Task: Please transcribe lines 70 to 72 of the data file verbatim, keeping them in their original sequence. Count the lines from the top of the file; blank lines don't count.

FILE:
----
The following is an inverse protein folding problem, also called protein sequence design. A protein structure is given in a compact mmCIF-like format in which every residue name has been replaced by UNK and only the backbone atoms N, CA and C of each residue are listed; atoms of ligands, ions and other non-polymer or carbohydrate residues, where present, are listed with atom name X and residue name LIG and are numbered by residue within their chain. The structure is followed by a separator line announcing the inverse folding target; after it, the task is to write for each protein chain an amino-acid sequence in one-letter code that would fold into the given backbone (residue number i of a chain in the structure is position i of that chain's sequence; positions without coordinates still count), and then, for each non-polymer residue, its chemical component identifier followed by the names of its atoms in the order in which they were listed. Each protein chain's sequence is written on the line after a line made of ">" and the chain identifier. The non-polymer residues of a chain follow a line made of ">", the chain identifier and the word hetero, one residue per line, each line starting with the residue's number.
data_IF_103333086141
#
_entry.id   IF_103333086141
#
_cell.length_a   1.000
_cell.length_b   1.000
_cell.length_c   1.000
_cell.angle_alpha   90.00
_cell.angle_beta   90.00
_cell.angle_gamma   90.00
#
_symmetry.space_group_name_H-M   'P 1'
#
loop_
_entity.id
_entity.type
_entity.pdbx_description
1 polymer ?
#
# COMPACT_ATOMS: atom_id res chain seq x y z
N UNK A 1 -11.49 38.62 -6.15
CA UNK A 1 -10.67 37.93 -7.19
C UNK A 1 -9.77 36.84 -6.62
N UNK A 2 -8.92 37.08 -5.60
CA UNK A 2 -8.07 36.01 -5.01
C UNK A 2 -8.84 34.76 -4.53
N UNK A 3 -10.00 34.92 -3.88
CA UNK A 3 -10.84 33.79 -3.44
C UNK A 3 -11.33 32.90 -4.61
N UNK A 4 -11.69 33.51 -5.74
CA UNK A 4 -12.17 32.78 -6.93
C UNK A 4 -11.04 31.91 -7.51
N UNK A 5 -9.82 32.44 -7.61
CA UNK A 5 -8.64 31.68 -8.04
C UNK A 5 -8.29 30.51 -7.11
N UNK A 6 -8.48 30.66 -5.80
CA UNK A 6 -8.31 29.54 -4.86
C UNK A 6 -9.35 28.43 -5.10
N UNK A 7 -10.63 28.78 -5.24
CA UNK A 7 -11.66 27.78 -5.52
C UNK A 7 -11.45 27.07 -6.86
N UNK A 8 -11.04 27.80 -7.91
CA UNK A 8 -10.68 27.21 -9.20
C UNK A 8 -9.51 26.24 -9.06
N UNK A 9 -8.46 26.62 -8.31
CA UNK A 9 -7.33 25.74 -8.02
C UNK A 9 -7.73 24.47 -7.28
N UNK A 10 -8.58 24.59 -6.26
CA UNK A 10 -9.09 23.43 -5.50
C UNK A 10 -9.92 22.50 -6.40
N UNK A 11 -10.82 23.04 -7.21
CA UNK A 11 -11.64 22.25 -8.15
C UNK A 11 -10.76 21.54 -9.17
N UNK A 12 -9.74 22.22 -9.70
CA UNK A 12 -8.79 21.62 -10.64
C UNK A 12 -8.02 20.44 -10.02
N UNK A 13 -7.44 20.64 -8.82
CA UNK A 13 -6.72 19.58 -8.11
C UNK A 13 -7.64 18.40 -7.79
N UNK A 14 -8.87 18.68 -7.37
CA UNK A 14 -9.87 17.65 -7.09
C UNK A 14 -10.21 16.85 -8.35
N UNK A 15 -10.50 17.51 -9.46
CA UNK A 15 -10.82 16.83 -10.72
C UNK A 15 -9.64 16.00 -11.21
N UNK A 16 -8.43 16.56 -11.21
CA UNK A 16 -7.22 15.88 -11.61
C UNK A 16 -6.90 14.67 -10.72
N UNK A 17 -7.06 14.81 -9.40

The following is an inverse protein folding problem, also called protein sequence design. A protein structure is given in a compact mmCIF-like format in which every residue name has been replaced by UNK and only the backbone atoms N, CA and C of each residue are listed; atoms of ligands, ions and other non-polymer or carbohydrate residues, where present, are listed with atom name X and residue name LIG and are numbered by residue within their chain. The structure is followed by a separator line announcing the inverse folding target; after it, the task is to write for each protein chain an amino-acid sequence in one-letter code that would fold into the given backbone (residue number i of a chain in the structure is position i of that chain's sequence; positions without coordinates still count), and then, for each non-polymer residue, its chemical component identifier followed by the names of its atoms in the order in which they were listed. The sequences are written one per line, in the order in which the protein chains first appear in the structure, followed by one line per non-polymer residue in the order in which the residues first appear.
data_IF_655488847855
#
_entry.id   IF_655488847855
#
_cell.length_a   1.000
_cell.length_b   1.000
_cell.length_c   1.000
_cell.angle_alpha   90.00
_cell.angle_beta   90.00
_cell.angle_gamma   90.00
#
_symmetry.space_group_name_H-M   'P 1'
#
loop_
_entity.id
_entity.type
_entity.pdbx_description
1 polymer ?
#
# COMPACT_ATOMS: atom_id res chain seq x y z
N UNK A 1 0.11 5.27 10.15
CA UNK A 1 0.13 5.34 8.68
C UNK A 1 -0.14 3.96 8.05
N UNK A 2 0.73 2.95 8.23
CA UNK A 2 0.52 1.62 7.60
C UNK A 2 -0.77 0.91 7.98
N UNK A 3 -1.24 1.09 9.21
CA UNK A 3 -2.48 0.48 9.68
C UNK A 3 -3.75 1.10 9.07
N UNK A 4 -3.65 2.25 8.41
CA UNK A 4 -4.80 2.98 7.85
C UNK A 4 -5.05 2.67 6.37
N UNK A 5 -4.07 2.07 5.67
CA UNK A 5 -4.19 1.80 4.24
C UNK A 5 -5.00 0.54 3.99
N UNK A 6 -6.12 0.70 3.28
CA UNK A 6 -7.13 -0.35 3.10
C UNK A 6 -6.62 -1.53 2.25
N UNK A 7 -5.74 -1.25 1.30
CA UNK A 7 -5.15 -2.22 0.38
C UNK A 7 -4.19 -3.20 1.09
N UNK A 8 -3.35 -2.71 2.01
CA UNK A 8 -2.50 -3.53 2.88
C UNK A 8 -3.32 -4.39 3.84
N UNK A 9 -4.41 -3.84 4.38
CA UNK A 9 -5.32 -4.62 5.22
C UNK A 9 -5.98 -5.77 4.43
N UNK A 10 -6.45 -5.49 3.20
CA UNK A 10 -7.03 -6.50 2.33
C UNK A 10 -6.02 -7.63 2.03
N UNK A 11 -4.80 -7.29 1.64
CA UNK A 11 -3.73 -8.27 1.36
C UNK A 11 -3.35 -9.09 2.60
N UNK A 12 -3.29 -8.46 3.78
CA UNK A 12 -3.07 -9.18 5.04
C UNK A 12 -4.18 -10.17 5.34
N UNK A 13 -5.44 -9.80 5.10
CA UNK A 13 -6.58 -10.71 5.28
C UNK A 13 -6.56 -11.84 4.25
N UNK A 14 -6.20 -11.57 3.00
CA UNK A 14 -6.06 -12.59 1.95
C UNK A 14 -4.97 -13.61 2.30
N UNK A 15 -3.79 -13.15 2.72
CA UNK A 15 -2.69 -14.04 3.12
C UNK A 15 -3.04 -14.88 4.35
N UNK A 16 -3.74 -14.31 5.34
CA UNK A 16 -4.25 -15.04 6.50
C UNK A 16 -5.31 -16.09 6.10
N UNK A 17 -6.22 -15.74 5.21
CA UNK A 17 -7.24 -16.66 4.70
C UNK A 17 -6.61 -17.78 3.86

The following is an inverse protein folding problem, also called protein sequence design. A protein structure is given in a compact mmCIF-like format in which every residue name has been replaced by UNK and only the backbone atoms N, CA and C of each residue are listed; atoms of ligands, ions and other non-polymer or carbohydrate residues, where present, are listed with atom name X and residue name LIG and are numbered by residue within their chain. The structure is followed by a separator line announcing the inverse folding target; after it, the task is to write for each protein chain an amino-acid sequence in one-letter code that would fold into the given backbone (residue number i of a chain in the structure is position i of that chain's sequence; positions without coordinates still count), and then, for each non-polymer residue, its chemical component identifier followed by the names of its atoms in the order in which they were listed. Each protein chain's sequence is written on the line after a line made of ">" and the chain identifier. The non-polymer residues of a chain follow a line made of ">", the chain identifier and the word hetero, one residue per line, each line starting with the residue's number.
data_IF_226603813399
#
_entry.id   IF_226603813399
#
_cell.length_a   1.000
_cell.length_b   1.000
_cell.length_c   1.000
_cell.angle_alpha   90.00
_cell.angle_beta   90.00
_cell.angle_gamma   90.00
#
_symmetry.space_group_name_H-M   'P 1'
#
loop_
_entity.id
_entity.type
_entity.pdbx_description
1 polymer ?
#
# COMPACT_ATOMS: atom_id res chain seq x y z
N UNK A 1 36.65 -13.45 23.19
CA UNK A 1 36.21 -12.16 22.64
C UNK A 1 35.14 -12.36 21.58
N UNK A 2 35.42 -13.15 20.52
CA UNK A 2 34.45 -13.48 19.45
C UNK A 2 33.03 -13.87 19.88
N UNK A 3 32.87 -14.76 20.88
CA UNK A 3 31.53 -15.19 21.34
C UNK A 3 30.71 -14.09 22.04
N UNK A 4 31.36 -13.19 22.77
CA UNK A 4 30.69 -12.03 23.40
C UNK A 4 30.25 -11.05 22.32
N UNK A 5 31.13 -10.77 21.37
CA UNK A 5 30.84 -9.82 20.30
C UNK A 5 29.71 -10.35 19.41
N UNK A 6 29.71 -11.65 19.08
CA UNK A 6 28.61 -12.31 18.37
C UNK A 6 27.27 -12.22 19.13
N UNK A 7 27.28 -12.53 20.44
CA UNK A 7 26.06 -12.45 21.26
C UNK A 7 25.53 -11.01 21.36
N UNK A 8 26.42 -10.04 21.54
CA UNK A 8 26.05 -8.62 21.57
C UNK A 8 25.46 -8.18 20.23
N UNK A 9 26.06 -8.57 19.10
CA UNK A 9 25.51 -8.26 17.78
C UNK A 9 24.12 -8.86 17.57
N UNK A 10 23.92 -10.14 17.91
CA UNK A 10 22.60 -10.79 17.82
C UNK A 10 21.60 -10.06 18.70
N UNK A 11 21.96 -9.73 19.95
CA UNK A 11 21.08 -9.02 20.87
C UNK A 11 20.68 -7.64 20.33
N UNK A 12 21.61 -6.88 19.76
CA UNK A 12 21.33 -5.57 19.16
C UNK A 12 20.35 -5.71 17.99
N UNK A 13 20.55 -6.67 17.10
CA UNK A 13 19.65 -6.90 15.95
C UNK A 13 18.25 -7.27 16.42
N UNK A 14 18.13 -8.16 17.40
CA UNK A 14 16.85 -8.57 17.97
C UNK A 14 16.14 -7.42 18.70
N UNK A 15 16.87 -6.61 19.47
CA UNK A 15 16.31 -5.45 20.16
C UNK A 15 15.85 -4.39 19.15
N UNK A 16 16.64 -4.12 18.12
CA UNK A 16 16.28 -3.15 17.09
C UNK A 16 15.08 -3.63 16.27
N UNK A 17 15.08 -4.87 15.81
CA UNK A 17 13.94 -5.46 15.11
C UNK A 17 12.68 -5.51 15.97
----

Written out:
N UNK A 17 -7.06 14.81 -9.40

The following is an inverse protein folding problem, also called protein sequence design. A protein structure is given in a compact mmCIF-like format in which every residue name has been replaced by UNK and only the backbone atoms N, CA and C of each residue are listed; atoms of ligands, ions and other non-polymer or carbohydrate residues, where present, are listed with atom name X and residue name LIG and are numbered by residue within their chain. The structure is followed by a separator line announcing the inverse folding target; after it, the task is to write for each protein chain an amino-acid sequence in one-letter code that would fold into the given backbone (residue number i of a chain in the structure is position i of that chain's sequence; positions without coordinates still count), and then, for each non-polymer residue, its chemical component identifier followed by the names of its atoms in the order in which they were listed. The sequences are written one per line, in the order in which the protein chains first appear in the structure, followed by one line per non-polymer residue in the order in which the residues first appear.
data_IF_655488847855